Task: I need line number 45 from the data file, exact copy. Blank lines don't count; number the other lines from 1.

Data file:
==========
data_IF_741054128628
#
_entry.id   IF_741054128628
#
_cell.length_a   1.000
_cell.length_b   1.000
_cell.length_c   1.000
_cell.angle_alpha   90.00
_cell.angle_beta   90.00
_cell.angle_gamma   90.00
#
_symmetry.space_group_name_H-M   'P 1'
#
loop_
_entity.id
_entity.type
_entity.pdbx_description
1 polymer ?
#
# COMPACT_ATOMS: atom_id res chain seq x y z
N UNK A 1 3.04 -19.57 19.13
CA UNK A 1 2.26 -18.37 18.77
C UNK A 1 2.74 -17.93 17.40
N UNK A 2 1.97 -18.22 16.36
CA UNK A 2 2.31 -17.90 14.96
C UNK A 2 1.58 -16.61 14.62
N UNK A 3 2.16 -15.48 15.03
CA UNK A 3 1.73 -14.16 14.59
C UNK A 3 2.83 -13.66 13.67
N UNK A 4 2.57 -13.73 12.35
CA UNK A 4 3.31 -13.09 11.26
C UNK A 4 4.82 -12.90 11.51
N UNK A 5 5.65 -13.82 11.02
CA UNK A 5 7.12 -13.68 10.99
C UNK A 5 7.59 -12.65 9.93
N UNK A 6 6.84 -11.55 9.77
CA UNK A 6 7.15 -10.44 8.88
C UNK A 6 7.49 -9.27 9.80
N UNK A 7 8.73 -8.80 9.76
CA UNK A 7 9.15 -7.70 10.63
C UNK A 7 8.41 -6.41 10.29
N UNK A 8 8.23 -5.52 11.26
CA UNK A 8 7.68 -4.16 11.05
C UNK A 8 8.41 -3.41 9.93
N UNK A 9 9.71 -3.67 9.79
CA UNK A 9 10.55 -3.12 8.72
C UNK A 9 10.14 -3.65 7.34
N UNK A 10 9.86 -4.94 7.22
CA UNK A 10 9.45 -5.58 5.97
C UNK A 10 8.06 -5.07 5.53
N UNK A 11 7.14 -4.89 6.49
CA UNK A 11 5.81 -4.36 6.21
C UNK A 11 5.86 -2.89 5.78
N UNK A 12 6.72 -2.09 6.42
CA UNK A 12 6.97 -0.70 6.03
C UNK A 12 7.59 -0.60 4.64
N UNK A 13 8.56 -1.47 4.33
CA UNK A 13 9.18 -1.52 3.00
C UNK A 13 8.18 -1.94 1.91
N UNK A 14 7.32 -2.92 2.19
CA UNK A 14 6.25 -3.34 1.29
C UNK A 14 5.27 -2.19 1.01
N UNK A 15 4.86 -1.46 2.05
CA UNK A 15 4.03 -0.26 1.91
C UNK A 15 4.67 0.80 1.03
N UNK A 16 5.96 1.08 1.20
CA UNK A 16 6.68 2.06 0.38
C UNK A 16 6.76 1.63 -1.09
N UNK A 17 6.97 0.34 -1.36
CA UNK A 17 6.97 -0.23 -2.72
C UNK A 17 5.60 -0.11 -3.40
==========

N UNK A 9 9.71 -3.67 9.79